In 2007, her first boyfriend was killed in a car accident on a night when the two were supposed to be meeting. Before seeking support from friends, family and mental health professionals, this student wrote off the idea of a support system, opting to care for her own needs because she said she thought she would be seen as “weak” if she pursued outsiders’ help.

Chain-smoking, a habit she had developed as a coping mechanism, was a habit she said she “still needed to get through the interview.”

She said, “I didn’t like the idea of talking about what had happened because I was so depressed that I thought people would think the thoughts I was having made me crazy or abnormal.”

“When he died,” she said. “It was really hard for me to deal with accepting what had happened. I thought that I couldn’t be close to other people because then something bad would happen to them too.”

During the interview, she acknowledged that she had isolated herself from those who tried to form a support group around her.

“I felt so alone, but it was my choice to be alone,” she said. “Because I thought it would help to handle this on my own, and that I was right in thinking the guilty feelings I was having should not be burdened on others.”

Months after her friend’s death, this student attempted to take her own life.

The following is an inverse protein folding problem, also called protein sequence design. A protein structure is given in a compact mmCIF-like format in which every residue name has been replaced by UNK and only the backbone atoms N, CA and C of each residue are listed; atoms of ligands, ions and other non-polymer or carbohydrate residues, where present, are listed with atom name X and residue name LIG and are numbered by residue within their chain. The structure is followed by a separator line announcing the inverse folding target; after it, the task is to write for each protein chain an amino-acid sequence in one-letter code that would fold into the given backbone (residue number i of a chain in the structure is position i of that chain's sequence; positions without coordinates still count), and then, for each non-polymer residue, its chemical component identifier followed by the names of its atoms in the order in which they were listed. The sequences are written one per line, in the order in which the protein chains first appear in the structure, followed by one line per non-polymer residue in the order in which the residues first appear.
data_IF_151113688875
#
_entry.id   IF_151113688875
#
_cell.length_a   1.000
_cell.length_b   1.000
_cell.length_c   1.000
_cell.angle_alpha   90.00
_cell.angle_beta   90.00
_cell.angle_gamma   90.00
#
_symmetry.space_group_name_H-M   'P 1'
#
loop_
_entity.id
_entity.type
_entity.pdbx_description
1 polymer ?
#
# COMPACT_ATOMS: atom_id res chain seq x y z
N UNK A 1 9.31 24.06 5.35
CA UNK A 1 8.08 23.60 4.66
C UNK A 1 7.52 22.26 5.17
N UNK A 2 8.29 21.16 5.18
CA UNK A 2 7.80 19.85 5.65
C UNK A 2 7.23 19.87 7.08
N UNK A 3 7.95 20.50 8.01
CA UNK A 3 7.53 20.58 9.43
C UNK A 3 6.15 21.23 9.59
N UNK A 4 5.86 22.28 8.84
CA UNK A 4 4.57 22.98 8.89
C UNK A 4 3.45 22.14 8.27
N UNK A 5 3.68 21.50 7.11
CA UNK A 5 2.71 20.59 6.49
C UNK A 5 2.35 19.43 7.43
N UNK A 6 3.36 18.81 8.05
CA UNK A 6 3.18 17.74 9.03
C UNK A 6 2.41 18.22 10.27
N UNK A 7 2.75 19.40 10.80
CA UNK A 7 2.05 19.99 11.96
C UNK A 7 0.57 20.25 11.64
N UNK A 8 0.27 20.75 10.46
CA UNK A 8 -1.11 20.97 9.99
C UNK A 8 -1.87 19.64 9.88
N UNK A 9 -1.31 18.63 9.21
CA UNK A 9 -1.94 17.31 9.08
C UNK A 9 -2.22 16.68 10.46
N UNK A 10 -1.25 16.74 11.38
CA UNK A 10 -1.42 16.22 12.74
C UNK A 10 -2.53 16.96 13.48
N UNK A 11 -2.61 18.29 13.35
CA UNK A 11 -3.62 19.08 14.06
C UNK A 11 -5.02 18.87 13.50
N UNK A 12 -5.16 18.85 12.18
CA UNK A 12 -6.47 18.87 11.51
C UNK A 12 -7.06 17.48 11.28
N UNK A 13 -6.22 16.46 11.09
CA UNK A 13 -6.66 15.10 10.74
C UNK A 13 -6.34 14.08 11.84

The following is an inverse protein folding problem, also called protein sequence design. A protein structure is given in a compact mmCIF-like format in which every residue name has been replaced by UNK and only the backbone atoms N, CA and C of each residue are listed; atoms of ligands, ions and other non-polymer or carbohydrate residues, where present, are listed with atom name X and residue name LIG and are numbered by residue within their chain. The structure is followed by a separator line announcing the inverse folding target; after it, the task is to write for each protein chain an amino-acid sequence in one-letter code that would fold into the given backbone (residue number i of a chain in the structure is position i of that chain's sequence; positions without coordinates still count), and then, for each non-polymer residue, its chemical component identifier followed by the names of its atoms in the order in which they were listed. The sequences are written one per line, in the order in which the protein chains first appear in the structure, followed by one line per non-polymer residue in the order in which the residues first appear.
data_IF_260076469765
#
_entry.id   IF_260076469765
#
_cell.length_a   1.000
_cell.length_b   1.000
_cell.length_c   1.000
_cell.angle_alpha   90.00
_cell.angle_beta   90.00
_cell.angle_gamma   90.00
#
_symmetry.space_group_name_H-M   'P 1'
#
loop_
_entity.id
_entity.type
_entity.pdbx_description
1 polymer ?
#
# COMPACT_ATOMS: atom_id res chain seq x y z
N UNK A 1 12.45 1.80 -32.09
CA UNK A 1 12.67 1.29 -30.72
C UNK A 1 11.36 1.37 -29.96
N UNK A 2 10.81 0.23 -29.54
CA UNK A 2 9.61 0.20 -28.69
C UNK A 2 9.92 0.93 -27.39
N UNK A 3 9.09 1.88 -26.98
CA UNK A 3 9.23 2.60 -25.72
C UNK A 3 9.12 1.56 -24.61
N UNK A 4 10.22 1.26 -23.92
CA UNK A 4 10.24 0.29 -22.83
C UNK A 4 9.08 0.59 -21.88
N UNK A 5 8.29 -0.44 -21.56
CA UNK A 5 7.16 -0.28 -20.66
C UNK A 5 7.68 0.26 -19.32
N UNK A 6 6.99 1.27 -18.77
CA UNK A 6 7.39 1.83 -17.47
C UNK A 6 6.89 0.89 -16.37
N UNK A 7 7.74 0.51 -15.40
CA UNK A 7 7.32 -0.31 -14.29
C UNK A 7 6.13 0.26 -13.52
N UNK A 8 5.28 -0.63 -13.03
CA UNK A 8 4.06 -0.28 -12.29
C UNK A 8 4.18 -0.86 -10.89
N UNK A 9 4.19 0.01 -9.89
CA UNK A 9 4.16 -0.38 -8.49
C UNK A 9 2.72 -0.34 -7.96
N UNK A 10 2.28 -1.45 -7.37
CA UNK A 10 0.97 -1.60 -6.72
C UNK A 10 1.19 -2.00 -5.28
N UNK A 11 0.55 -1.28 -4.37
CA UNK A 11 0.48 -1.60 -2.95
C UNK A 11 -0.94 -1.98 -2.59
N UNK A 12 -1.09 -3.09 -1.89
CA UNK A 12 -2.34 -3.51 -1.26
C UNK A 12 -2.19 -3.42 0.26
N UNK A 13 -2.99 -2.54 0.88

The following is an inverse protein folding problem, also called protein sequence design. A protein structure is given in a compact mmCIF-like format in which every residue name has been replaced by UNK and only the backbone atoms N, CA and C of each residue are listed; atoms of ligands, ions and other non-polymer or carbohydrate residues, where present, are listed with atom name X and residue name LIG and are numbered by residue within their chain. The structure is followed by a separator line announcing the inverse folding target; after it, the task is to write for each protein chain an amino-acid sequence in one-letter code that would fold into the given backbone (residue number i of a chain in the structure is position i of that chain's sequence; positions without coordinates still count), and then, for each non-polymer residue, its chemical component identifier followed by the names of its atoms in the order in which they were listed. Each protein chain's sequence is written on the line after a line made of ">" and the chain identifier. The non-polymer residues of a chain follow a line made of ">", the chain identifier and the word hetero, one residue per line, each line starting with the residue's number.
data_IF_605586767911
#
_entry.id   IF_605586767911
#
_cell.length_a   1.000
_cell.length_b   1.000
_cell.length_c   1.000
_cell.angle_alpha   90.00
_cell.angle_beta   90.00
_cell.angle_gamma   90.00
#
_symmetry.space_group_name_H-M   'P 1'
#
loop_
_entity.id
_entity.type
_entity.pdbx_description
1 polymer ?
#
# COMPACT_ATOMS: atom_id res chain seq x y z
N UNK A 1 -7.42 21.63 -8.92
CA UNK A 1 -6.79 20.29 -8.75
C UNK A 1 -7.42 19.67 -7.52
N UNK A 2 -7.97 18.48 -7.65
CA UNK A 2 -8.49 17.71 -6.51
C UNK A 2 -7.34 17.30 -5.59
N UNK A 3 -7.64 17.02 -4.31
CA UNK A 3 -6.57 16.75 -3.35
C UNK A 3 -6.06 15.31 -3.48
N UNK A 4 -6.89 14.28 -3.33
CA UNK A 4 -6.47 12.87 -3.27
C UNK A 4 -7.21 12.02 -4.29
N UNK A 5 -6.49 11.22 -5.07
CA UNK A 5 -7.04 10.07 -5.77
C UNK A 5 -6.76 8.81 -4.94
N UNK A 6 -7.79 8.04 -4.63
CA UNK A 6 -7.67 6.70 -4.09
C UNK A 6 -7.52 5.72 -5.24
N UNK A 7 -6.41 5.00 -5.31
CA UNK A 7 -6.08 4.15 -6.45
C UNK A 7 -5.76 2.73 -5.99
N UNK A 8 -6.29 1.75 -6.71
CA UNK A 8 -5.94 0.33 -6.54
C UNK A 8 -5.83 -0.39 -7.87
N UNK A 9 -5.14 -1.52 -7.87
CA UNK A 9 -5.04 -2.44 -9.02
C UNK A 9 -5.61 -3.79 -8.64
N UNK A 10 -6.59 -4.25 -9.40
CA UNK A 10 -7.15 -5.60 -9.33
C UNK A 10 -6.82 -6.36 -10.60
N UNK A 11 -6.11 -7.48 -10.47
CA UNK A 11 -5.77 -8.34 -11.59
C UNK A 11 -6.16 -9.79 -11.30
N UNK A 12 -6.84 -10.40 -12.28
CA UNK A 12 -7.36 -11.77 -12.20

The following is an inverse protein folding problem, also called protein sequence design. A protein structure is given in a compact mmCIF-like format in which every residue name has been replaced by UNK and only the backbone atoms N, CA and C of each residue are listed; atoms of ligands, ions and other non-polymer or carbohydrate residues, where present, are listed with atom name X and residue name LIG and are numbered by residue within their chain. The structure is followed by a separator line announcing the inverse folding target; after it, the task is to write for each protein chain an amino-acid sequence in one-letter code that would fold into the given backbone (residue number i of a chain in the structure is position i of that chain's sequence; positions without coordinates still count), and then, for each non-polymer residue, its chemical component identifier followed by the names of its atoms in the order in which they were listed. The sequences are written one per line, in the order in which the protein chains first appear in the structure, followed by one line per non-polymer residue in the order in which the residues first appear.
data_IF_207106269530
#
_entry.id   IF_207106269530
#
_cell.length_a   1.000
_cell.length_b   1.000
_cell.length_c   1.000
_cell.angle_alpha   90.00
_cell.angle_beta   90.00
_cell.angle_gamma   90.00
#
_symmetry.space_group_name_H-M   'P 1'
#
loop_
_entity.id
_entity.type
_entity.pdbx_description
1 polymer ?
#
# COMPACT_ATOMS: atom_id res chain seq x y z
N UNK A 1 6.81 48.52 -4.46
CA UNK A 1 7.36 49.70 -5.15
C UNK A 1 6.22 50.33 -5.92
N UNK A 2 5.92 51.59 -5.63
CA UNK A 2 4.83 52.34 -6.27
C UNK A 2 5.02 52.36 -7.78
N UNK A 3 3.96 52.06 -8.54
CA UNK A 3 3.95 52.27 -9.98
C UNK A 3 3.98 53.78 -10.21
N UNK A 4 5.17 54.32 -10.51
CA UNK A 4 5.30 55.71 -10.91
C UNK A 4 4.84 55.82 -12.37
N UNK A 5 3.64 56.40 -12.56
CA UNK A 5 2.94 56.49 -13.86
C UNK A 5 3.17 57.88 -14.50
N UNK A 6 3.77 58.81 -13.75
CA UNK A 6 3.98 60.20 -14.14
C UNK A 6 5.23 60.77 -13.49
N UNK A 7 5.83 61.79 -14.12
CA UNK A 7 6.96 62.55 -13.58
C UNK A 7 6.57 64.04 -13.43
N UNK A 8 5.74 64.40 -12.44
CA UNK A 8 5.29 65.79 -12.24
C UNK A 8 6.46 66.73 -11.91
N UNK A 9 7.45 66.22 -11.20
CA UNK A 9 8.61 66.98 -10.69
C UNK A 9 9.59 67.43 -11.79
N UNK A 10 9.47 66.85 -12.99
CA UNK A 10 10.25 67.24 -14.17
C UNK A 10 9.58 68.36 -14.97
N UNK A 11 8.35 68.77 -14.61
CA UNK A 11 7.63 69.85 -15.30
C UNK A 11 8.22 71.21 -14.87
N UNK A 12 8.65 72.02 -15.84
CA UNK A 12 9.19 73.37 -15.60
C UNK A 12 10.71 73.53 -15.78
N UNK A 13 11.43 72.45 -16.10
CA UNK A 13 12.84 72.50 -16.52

The student said that “had [she] sought out help or if someone had just done something to acknowledge [she] was not okay, [she] would not have tried to kill herself.”

This year, UMass’ University Mental Health Services division received a $300,000 grant towards suicide prevention that will help raise awareness about the serious mental and behavioral health issues facing college students just like this sophomore.

According to a release in 2006, when MHS received a $225,000 suicide prevention grant, they used it to follow what UHS officials have called a “gatekeeper model,” developed by Syracuse University.

MHS intends to use this year’s grant to continue following this model by further developing the ways in which those who frequently communicate with the student body can recognize at-risk students and get them help.